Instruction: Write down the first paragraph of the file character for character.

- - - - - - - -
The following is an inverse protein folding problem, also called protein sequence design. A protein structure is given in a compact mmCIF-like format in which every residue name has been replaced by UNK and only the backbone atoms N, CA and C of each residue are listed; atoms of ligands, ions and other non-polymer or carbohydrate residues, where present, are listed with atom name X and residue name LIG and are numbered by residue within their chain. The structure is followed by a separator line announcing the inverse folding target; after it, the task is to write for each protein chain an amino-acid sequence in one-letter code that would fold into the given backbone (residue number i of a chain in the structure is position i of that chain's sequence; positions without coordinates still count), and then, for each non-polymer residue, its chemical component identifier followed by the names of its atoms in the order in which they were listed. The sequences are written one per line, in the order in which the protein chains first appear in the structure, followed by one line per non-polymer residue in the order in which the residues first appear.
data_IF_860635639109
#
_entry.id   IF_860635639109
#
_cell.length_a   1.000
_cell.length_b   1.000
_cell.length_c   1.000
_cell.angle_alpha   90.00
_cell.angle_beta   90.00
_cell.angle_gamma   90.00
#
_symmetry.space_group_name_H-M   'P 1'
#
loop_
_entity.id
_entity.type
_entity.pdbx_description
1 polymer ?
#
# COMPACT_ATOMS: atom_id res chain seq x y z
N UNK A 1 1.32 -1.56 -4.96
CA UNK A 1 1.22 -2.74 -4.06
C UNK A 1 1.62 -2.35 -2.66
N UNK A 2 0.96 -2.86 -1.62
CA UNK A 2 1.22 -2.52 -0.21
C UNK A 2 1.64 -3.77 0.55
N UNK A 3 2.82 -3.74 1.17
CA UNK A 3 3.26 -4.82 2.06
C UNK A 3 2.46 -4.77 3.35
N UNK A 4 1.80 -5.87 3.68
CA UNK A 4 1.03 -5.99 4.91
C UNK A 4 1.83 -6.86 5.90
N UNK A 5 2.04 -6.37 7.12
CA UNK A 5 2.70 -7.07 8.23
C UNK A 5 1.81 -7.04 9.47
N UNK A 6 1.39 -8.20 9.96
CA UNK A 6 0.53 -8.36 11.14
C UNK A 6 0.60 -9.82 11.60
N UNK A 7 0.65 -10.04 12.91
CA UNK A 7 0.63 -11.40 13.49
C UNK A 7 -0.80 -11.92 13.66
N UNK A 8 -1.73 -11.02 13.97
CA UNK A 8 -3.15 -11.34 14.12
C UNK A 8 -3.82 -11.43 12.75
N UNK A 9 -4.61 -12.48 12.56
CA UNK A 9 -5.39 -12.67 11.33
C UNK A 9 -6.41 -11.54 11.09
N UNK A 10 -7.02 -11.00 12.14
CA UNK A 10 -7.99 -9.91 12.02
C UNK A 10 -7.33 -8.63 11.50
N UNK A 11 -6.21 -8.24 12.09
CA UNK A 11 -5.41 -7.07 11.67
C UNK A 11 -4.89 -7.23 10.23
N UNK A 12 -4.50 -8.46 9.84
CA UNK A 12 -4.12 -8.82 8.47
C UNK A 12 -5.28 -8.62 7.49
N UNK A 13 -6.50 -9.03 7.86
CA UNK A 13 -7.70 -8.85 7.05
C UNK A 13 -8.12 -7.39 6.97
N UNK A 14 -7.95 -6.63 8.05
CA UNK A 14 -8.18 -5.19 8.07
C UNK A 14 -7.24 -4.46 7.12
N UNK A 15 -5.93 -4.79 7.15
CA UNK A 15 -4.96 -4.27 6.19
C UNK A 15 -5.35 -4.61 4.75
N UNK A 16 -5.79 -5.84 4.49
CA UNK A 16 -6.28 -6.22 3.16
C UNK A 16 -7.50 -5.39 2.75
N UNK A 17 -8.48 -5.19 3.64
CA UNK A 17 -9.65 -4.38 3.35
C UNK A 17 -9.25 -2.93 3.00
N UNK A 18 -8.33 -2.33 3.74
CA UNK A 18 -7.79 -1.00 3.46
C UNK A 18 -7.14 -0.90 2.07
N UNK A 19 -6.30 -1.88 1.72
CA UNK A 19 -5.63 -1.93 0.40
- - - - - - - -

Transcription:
The following is an inverse protein folding problem, also called protein sequence design. A protein structure is given in a compact mmCIF-like format in which every residue name has been replaced by UNK and only the backbone atoms N, CA and C of each residue are listed; atoms of ligands, ions and other non-polymer or carbohydrate residues, where present, are listed with atom name X and residue name LIG and are numbered by residue within their chain. The structure is followed by a separator line announcing the inverse folding target; after it, the task is to write for each protein chain an amino-acid sequence in one-letter code that would fold into the given backbone (residue number i of a chain in the structure is position i of that chain's sequence; positions without coordinates still count), and then, for each non-polymer residue, its chemical component identifier followed by the names of its atoms in the order in which they were listed. The sequences are written one per line, in the order in which the protein chains first appear in the structure, followed by one line per non-polymer residue in the order in which the residues first appear.